WelCom December 2020
Catholics and other Christians thanking God together
A central illusion in most religions is that their beliefs, structures, and rituals are unchanging. They assert a continuity that stretches back into, quite literally, time immemorial. This phenomenon has been studied for more than a century: Mircea Eliade’s notion that religion links people to their mythic original time – in illo tempore – being its most famous description. Theoretically, for monotheists such as Christians, this should not be the case: only the Creator could be beyond time, and since the all else (the creation) is subject to time, change and development should be the norm. Change will only cease at some future, unknown moment. Unfortunately, most Christians slip into thinking their particular focus of attention, usually either ‘the bible’ or a ‘deposit of doctrine,’ is not only immune to change but somehow perfect, and the last word that is to be said on a topic.
One particular bit of doctrine that affects practice that has got stuck in this way (that is, it is repeated rather than reflected upon) is the Catholic Church’s statement that only those they consider in doctrinal agreement with them on the significance of the Eucharist (labelled variously as ‘Holy Communion’, ‘the Mass’, ‘the Lord’s Supper’) can participate fully at its celebration. Put crudely, this means that (1) if you are a Protestant you are not invited to eat or drink at a Catholic service, and (2) a Catholic, even if welcome at a Protestant Eucharist, must refuse to share fully in the meal event by eating and drinking.
This policy of clear blue water between denominations was standard policy for centuries, but with the rise of the ecumenical movement in the twentieth century it seemed out a place. Nonetheless, the Catholic Church, while willing to talk about unity, saw this step as impossible ‘until there was unity of faith’ (that is, doctrinal uniformity) without recognising this approach postpones sharing until the end of time. This matter might seem but a curious ritual detail, except that the very groups involved all see gathering to thank the Father through Jesus as the centre and summit of the worship. Not to share there, casts a doubt and cloud over moves towards unity. This Catholic no-go attitude not only creates deep hurt and tension at official levels in relations between church leaders, but it creates tensions in households every Sunday where partners want to worship together but one or other feels excluded – it is a question that caused hurt to people.
This problem appeared to be easing in the aftermath of the Roman Catholic Church’s Second Vatican Council (1962–1965) but in recent decades under two conservative popes – John Paul II and Benedict XVI – the situation deteriorated again. Indeed, in 1998 the Catholic bishops in Britain and Ireland issued a statement One Bread One Body, which effectively forbade any sharing of communion. Moreover, in a very conservative climate it became clear there was serious resistance to any discussion or research.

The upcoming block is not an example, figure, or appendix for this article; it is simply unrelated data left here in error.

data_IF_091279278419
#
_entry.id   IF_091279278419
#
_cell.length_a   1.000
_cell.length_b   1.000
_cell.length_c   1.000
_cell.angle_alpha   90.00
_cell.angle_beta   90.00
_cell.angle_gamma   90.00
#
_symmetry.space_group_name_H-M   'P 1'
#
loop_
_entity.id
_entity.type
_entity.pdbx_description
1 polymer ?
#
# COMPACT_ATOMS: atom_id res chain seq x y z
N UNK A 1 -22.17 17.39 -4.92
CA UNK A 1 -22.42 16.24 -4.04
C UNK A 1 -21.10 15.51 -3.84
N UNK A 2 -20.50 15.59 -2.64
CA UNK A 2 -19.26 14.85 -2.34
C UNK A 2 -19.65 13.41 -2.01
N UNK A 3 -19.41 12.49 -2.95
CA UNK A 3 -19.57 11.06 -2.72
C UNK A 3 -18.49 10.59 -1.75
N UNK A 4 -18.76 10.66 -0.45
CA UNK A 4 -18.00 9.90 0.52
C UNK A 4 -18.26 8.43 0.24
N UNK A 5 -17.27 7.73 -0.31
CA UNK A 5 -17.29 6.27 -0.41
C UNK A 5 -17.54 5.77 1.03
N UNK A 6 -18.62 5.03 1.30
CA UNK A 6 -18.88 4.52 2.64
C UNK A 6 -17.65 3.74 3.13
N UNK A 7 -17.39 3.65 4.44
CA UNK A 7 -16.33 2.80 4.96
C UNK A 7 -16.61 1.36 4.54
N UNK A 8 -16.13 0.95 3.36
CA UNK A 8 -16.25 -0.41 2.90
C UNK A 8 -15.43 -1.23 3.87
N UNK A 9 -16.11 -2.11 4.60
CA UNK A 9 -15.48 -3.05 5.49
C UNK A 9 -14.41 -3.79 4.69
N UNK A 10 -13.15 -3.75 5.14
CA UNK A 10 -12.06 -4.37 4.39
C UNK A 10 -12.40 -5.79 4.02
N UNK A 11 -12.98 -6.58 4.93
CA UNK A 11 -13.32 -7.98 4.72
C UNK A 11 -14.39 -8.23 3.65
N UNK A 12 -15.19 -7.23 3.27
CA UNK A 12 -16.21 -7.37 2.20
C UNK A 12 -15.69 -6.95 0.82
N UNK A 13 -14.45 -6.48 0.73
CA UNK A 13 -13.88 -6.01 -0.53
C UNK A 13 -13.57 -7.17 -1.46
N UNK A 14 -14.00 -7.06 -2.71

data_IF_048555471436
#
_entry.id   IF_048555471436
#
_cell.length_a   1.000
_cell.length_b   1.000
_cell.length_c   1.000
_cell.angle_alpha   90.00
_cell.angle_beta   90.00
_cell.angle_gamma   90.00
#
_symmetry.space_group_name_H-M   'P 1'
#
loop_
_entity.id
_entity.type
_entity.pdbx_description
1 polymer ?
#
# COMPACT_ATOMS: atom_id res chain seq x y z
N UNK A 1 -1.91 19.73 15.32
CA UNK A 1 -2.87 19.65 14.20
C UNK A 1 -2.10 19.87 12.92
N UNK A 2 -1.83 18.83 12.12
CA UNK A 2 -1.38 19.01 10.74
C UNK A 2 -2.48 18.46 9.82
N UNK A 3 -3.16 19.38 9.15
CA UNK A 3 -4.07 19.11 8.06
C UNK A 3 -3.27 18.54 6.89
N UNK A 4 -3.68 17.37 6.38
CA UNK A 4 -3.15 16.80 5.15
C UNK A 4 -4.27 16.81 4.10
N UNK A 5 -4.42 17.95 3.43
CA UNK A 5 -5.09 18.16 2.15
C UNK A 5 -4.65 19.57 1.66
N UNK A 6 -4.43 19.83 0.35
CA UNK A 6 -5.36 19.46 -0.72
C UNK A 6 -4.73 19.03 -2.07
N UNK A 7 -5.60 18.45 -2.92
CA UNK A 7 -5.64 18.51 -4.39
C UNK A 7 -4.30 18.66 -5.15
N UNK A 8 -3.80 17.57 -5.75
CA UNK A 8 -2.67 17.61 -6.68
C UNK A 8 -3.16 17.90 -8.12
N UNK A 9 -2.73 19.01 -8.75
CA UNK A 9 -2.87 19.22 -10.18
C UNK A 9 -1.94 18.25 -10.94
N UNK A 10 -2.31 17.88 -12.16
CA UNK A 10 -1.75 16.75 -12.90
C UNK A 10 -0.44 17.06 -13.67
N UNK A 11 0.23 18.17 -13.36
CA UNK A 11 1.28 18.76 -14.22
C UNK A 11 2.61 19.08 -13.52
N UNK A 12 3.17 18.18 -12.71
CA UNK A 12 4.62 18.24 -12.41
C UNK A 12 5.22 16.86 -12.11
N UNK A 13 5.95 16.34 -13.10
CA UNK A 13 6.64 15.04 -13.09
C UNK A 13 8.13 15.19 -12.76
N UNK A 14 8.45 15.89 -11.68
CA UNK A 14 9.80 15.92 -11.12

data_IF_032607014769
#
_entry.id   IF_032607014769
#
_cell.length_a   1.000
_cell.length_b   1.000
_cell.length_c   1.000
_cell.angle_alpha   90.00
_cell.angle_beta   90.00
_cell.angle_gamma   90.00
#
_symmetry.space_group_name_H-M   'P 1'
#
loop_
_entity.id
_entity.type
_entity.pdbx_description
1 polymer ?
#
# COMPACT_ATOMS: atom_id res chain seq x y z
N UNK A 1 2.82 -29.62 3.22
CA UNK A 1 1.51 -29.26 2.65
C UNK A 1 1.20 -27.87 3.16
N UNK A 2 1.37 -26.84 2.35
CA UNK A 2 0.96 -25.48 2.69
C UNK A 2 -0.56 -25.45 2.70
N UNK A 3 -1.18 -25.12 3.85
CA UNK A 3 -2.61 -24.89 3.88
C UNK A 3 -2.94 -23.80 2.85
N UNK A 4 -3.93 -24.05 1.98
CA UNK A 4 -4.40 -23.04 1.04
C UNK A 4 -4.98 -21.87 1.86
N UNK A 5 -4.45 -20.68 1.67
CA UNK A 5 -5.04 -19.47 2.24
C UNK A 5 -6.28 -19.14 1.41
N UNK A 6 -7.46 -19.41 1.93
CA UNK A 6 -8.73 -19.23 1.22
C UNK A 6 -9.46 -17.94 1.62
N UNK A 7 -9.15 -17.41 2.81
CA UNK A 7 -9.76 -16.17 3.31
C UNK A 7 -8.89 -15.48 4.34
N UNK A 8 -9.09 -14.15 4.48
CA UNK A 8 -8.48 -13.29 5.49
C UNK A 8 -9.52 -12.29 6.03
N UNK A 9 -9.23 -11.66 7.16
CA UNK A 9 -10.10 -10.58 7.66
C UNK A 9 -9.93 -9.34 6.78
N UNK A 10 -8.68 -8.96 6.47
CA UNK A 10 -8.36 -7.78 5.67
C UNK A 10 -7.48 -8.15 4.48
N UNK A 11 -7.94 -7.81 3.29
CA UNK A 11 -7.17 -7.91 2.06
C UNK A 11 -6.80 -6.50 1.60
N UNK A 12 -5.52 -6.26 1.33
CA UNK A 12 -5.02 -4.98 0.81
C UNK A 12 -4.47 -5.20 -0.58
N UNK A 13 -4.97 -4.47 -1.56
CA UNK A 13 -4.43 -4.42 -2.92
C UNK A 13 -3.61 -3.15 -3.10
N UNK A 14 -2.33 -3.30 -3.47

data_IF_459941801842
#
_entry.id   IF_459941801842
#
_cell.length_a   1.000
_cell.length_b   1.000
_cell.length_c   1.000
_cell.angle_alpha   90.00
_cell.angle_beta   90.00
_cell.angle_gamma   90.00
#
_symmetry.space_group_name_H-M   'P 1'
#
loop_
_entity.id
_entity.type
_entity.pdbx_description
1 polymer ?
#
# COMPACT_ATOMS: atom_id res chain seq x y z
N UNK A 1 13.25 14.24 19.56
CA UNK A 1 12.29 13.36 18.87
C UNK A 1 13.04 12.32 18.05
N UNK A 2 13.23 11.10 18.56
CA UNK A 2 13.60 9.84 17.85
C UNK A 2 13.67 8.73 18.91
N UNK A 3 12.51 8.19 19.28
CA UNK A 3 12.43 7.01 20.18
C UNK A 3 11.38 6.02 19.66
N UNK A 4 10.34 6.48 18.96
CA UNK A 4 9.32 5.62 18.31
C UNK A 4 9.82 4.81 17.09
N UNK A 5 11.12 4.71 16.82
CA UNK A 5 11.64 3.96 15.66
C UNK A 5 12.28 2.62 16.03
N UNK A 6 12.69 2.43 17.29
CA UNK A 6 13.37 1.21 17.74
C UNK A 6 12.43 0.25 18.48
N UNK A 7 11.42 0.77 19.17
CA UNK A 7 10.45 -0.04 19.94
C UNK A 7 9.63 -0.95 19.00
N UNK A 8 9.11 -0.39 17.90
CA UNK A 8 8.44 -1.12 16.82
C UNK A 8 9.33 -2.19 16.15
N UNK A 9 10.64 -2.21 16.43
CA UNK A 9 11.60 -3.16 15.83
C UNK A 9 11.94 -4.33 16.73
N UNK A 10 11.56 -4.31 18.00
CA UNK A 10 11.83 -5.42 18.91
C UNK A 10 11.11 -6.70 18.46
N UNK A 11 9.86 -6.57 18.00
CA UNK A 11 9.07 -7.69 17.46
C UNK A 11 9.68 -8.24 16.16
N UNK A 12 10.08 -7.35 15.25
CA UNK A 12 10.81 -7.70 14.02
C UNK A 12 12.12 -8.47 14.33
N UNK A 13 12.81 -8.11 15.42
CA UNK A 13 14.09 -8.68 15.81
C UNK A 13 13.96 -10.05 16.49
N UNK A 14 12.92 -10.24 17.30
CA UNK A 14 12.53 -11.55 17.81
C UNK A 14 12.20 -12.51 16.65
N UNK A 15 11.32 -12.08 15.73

This negative climate of silence was changed suddenly in 2015. To mark the 500th anniversary of Martin Luther throwing down his challenge to the papacy, Pope Francis visited the Lutheran Church in Rome. Afterwards, he agreed to take questions from the congregation and this issue of intercommunion was, not surprisingly, the very first item raised. Rather than closing down the question, the Pope opened up several new avenues of thinking which could lead to a change in Catholic law and practice.
Pope Francis used his familiar approach that the Church as more a field-hospital for suffering humanity rather than an oracular lawgiver. What, he wondered, if communion was food for a journey needed by people, rather than a reward? This new openness caused ripples. While all noted that the comments implied a new openness; conservatives dismissed it as no more than thinking aloud: a lapse in precision rather than a signal for change. However, few noticed that Francis also called on theologians to explore this difficulty afresh.
So can one create a theological rationale for change? Here is just one such argument. We humans need food, but only through human teamwork can we eat. Robinson Crusoe, the ideal individualist, is a great story, but fanciful. We also collaborate to cook it – even alone in a bedsit there are others generating electricity! We humans do not simply eat together, we share meals. Meal-sharing is distinctively human; and this sharing has an inherent structure. This has implications for the Eucharist because, to say the least, its form is a meal. Can you be present and I refuse to share the food with you? To do so makes my own act contradictory: I act in a non-human way. Could such behaviour ever be worthy towards anyone, much less someone whom because of baptism I already am willing to address as ‘sister’ or ‘brother’? Family meals must promote reconciliation by sharing or are dishonest – and so unworthy of worship.
I have tried to take up Pope Francis’ call to theologians and advanced nine different arguments for a change in Catholic practice. They have only one common element: fixing this ulcer of division means re-imagining
the meal Jesus bids his followers to share in his memory.
Professor Thomas O’Loughlin FRHistS, FSA, is Director: Studia Traditionis Theologiae; Professor Emeritus of Historical Theology, The University of Nottingham; and a priest of the Catholic Diocese of Arundel and Brighton, UK.
For more information about the research from Professor O’Loughlin’s University Department go to: www.nottingham.ac.uk/humanities/departments/Theology-and-Religious-Studies/
Professor Thomas O’Loughlin’s book, Eating Together, Becoming One: Taking Up Pope Francis’s Call to Theologians, is published by Liturgical Press.